RE: URI concerns continue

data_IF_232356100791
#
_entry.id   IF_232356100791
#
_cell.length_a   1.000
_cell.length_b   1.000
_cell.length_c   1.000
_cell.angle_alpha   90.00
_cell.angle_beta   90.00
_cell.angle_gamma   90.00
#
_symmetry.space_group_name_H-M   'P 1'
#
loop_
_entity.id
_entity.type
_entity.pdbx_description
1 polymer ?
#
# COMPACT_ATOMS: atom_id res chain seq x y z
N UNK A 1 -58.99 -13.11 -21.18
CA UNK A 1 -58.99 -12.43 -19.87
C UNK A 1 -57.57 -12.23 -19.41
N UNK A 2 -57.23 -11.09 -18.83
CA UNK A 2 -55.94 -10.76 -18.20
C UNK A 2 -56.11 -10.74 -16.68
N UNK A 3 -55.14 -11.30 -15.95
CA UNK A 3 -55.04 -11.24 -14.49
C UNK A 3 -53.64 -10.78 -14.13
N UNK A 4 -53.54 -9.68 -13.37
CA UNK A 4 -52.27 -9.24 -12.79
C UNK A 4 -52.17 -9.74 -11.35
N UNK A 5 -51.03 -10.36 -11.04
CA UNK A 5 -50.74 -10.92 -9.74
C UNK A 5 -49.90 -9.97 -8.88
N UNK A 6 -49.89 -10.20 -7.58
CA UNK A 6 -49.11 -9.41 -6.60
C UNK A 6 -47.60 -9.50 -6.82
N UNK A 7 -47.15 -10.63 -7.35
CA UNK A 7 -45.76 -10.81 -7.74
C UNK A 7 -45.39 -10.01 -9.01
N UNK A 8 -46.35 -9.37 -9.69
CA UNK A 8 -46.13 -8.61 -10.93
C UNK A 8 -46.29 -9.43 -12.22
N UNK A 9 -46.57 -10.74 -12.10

-----Original Message----- From: Michael Mealling [mailto:michael@b...] >There are two other URI schems: content-id and message-id. They look >like this: >cid:foo4*foo1@b... >mid:960830.1639@X.../partA.960830.1639@X... >they refer to parts of messages (very useful in MIME). They never >define how you would resolve one of those in a network. It assumes >you already have them and you just want to say something to the >effect of "give me that one over there, not this one right here". Ok. The name system defines a unique name and a relative location? Is that right? >Thus, they have no concept of resolution beyond just looking >in some local store or database and looking something up by that >name. (NOTE, depending on how they're assigned (timestamps and all) >they are not considered persistent). Ok. Persistence is an additional characteristic of identity similar to the dead man's age problem. (He is dead. Is he he still aging?) So far, this is an SGML system identifier. It carries the semantic that it must be resolvable by the local system. If the local store is a catalog, this is nothing moreorless than what SGML provided with the catalog systems. > the series of characters in front of the first colon in > a URI _do not_ identify a protocol. They identify a naming scheme. > <snip> The fact that > the 'http' and 'ftp' URI schemes has a name that corresponds with > a protocol is co-incidental only and has no meaning. The coincidence is part of the problem. We end up with a superstion about resolution. This lack of clarity seems to be at the root of the definitional issues. >In my mind the SYSTEM identifier was nothing more than a degenerate >Catalog that got shoved around with the Doctype line. So its still >a lookup in some database. Its just a simple database of one element. I'm not sure why that is degenerate. It seems to be the same issue as discussed above. Now, if we don't have a <!DOCTYPE and a system identifier, we have a problem. On the other hand, we can have both a public id with a system identifier, and we have a strong assertion about the identity and the location of a resource corresponding to that identity. Note, this is not a provable assertion, just a contract. > Its just that, for some > identifiers, the lookup function involves destructing bits of > the identifier in order to find what part of the database the > record is currently in. Ok, we have a system semantic here. That is fine as long as that is understood and a sharable semantic. > Specifically, in the area of URN resolution > we specifically say that the first step is to ask some local > context about it first. Yes. So far I understand but am not sure how this was better than FPIs plus system IDs. Had we removed the coincidental protocol/namesystem morphs, we would have exactly the same systems, yes? > Like I said, any identifier is always 'resolvable' by simply > looking in a database. Hmm no, because that database may not be available. Tedious, but true. "May be resolvable" is true. >The fact that a namespace identifier >happens to be a URI and thus the database lookup function >follows some specific rules based on known syntactic elements >of that identifier is really irrelevant to still being >able to use that identifier to name the namespace. Hmm, no. What is at issue is the guarantor of the behavior or in reality, the guarantor of the probability of a correct resolution. Again, tedious but true. <snip why="same ground" /> > Of those URI schemes, the following do not have any > associated protocol: news, file, cid, mid, service, data, tel, fax, urn. I see the point. The only guarantee is the syntax, but I am unsure what the guaranteed semantic is? >> Btw, since you insisted on resorting >> to the tired "counter-productive, SGML-ish, bifurcation of >> public vs system identifiers" insult disguised >> as argument, let me go ahead and call you the white spy so >> you can assume I am the black spy and >> we can get on with the dominance game. > ;-) Sorry 'bout that... That's ok. I don't want to lose my status as an SGML curmudgeon. > I wonder how long it'll be before we degenerate into a Hytime vs Web > argument.... Not today. By the time one gets through the whole family of XML standards, most of Hytime is there anyway. We only get into that argument when someone says Hytime Bad: Web Good. Then we have to do the Spy vs Spy panels in a new issue of MAD. "What Me Worry? Extend and embrace." Thanks very much for the examples, Michael. Very helpful. len (alfred e. neumann was my friend)
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